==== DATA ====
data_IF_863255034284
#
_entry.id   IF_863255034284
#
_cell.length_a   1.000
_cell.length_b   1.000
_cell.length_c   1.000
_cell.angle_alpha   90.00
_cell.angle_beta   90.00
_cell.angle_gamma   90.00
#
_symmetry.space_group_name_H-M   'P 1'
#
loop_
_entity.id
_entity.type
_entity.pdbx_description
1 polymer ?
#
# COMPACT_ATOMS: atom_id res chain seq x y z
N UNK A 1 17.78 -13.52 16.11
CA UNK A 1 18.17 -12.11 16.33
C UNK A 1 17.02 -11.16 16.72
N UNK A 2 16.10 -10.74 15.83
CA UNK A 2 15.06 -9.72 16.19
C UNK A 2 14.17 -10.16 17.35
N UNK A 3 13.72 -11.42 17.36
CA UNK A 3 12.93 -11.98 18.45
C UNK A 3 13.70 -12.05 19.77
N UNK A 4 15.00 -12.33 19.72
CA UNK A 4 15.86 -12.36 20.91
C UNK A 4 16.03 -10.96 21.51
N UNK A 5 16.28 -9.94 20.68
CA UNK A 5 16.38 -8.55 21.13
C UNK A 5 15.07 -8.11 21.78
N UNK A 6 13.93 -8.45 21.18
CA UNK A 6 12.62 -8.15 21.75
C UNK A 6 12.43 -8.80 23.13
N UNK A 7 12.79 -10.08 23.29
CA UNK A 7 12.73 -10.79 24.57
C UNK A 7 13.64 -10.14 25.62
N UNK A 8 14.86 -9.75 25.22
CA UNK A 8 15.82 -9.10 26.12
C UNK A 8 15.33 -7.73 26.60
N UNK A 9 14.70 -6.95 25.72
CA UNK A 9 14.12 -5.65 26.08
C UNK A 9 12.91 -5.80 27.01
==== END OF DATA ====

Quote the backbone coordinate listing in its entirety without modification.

data_IF_863255034284
#
_entry.id   IF_863255034284
#
_cell.length_a   1.000
_cell.length_b   1.000
_cell.length_c   1.000
_cell.angle_alpha   90.00
_cell.angle_beta   90.00
_cell.angle_gamma   90.00
#
_symmetry.space_group_name_H-M   'P 1'
#
loop_
_entity.id
_entity.type
_entity.pdbx_description
1 polymer ?
#
# COMPACT_ATOMS: atom_id res chain seq x y z
N UNK A 1 17.78 -13.52 16.11
CA UNK A 1 18.17 -12.11 16.33
C UNK A 1 17.02 -11.16 16.72
N UNK A 2 16.10 -10.74 15.83
CA UNK A 2 15.06 -9.72 16.19
C UNK A 2 14.17 -10.16 17.35
N UNK A 3 13.72 -11.42 17.36
CA UNK A 3 12.93 -11.98 18.45
C UNK A 3 13.70 -12.05 19.77
N UNK A 4 15.00 -12.33 19.72
CA UNK A 4 15.86 -12.36 20.91
C UNK A 4 16.03 -10.96 21.51
N UNK A 5 16.28 -9.94 20.68
CA UNK A 5 16.38 -8.55 21.13
C UNK A 5 15.07 -8.11 21.78
N UNK A 6 13.93 -8.45 21.18
CA UNK A 6 12.62 -8.15 21.75
C UNK A 6 12.43 -8.80 23.13
N UNK A 7 12.79 -10.08 23.29
CA UNK A 7 12.73 -10.79 24.57
C UNK A 7 13.64 -10.14 25.62
N UNK A 8 14.86 -9.75 25.22
CA UNK A 8 15.82 -9.10 26.12
C UNK A 8 15.33 -7.73 26.60
N UNK A 9 14.70 -6.95 25.72
CA UNK A 9 14.12 -5.65 26.08
C UNK A 9 12.91 -5.80 27.01